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out frAs stand after stand of towering hemlocks falls to the appetite of an insect smaller than a grain of rice, foresters and wildlife managers alike are scrambling for an answer to the hemlock wooly adelgid.

The invasive pest is still chomping steadily through Appalachian forests, threatening to forever alter the ecological landscape of the mountains.

From my window, as I write this, I can see across the creek and down into a pasture where my wife’s horse is grazing. The creek and pasture are lined with trees and shrubs: maple, basswood, rosebay rhododendron, spicebush, beech, tulip poplar, ash, butternut, eastern hemlock and others. The serviceberry and forsythia are in full bloom. It is all very scenic and tranquil, except for the hemlocks, which are dead or dying. The hemlock wooly adelgid infestation that is currently ravaging the southern mountains hasn’t spared our cove.

Eastern hemlock — or Canada hemlock, as it is sometimes called — reaches into the high-elevation spruce-fir country, but for the most part it’s found along ridges between 3,500 to 5,000 feet or on north slopes and in ravines or alongside creeks in the lower elevations. Monster hemlocks almost 100-feet tall with circumferences approaching 20 feet were encountered.

There are two native species of hemlock in the southern mountains: eastern hemlock (Tsuga canadensis), recognized by its flattened, tapered needles that appear to extend in a flat plane from the branch stems; and Carolina hemlock (Tsuga caroliniana), an uncommon species of rocky woods, dry slopes, bluffs, and cliffs with flat needles that are not tapered and spread from the branch stems in all directions. It is my understanding that the Carolina hemlock is also susceptible to the adelgid infestation.

Hemlocks love shade, rocks, and slopes. You will find them growing in steep “hemlock ravines” straddling boulders in the utmost headwaters. They cool the water, making it possible for native brook trout to thrive.

Red squirrels (“boomers”) are highly dependent on hemlock seeds, and their populations will no doubt decline once the hemlocks are a thing of the past.

Have you ever observed the shelf fungi (bracts) that grow on the trunks of eastern hemlocks? They are kidney- or fan-shaped and look like they have been varnished with a reddish-brown, shiny stain — which is why they are called “hemlock varnish shelf” fungi. Their scientific name is “Ganoderma tsuga.”

They are sometimes called “Reishi” or “Ling Chih” fungi because they resemble the closely related species used for medicinal purposes in the Orient. Some research seems to indicate that the species found in North America has the same properties as true “Reishi” in regard to bolstering the immune system, as an antitoxidant, and other uses.

Whether that is true or not, I wouldn’t know. I do know that these mysterious fungi are quite beautiful … almost luminous … and that they, too, will soon lose their primary host.

In A Natural History of Trees, Donald Peattie captured the essence of the eastern hemlock:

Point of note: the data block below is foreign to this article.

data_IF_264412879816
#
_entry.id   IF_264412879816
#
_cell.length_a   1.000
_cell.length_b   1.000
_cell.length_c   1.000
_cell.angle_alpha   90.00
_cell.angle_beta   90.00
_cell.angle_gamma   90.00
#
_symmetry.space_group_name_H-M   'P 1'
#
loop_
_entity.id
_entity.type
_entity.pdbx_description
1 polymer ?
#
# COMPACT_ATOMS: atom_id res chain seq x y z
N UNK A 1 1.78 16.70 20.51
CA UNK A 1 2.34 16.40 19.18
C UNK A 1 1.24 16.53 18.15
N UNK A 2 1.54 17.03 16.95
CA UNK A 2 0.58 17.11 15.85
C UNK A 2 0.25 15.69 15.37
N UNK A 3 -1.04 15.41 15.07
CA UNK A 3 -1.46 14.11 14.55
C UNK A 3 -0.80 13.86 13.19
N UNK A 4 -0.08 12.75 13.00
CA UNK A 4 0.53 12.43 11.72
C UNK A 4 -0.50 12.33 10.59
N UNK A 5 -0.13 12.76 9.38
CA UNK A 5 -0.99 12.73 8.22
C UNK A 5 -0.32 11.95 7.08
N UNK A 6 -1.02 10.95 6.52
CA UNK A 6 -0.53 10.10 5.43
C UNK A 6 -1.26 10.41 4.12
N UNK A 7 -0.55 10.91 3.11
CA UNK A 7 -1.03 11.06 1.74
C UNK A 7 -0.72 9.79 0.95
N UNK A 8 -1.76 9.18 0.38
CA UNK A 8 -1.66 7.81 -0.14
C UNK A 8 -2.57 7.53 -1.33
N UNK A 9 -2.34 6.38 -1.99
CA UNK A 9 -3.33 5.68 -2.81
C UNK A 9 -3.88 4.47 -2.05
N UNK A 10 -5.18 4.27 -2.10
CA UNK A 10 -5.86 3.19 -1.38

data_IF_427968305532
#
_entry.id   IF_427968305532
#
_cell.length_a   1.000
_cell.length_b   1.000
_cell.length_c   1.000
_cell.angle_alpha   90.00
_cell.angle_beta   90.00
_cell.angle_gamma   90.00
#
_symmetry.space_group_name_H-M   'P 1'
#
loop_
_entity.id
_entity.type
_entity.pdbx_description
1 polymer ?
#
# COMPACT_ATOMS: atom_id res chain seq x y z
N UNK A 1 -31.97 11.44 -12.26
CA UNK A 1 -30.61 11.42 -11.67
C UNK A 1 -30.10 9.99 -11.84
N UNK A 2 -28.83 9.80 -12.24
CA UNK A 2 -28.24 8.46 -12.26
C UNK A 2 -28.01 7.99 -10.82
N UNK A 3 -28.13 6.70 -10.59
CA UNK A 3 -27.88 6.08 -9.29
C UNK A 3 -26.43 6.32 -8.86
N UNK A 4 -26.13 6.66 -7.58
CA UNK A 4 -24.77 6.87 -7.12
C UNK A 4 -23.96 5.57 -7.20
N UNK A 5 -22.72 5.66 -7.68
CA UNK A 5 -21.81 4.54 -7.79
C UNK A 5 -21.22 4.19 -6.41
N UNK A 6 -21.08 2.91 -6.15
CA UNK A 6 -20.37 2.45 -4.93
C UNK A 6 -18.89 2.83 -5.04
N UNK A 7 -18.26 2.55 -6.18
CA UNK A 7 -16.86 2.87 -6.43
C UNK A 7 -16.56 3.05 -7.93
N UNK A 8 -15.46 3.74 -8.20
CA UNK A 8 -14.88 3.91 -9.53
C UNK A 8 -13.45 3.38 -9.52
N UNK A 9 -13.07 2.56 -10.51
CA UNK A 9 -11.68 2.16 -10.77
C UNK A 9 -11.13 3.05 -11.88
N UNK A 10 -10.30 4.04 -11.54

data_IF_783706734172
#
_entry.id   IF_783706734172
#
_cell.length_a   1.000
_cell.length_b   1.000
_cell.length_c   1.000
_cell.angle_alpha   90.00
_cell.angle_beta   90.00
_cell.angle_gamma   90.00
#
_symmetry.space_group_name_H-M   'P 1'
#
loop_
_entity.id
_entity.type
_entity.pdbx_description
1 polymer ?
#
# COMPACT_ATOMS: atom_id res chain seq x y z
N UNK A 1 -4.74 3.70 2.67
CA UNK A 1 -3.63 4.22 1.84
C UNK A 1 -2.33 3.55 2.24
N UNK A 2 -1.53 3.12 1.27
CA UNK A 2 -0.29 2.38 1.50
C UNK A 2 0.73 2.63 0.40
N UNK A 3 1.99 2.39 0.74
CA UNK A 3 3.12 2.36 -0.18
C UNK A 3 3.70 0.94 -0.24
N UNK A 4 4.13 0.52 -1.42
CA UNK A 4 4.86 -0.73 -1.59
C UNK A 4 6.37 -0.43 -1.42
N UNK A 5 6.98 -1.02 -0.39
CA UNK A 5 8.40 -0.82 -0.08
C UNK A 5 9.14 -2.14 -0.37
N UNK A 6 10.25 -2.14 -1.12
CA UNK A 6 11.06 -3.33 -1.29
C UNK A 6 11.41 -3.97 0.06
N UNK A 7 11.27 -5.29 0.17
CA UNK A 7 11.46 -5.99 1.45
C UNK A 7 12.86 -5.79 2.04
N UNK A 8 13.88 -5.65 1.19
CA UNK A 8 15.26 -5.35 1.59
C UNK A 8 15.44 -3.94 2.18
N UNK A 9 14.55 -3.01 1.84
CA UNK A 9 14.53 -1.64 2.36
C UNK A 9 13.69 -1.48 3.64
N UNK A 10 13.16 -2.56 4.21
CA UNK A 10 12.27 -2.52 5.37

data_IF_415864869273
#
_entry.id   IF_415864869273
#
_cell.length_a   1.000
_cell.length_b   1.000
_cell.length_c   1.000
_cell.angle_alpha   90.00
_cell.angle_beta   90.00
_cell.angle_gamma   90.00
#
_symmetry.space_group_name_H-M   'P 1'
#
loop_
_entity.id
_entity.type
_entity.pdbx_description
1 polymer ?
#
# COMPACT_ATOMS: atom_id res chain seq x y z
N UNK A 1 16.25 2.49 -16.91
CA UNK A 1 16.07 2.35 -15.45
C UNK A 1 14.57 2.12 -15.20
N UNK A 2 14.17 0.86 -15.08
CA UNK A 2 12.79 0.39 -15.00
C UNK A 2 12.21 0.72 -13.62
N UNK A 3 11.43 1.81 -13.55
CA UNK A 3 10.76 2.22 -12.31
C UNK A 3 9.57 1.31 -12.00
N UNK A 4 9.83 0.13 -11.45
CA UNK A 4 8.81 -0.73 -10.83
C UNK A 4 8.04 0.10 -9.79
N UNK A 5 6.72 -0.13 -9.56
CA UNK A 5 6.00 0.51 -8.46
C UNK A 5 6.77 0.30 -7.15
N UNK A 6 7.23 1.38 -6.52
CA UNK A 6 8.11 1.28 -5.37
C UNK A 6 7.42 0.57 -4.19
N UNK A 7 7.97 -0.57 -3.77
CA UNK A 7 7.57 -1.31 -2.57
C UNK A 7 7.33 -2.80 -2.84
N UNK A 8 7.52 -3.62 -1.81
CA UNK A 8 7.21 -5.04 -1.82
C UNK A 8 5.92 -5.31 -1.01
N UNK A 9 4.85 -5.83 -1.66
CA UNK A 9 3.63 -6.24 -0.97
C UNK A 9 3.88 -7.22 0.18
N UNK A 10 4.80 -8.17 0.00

“In the grand, high places of the southern mountains, hemlock soars above the rest of the forest, rising like a church spire — like numberless spires as far as the eye can see — through the blue haze … Hemlock serves us best [when] rooted in its tranquil, age-old stations. Approaching such a noble tree, you think it dark, almost black, because the needles on the upper side are indeed a lustrous deep blue-green. Yet when you lunch on the rock that is almost sure to be found at its feet, or settle your back into the buttresses of the bole and look up under the boughs, their shade seems silvery, since the underside of each needle is whitened by two lines. Soon even talk of the tree itself is silenced by it, and you fall to listening. When the wind lifts up the hemlock’s voice, it is no roaring like the pine’s, no keening like the spruce’s. The hemlock whistles softly to itself. It raises its long, limber boughs and lets them drop again with a sign, not sorrowful, but letting fall tranquility upon us.”

Peattie wrote that in 1950. For the most part the hemlocks no longer whistle softly and their voices are sorrowful. Through my window I can see their dead spires.          

George Ellison wrote the biographical introductions for the reissues of two Appalachian classics: Horace Kephart’s Our Southern Highlanders and James Mooney’s History, Myths, and Sacred Formulas of the Cherokees. In June 2005, a selection of his Back Then columns was published by The History Press in Charleston as Mountain Passages: Natural and Cultural History of Western North Carolina and the Great Smoky Mountains. Readers can contact him at P.O. Box 1262, Bryson City, N.C., 28713, or at This email address is being protected from spambots. You need JavaScript enabled to view it..

The U.S. Forest Service spent the first two weeks of November felling approximately 150 dead and/or dying eastern hemlocks in the Joyce Kilmer Memorial Forest adjacent to the Joyce Kilmer National Recreation Trail.

The hemlocks, many of them centuries old, had been ravaged by the hemlock woolly adelgid and were considered public safety hazards.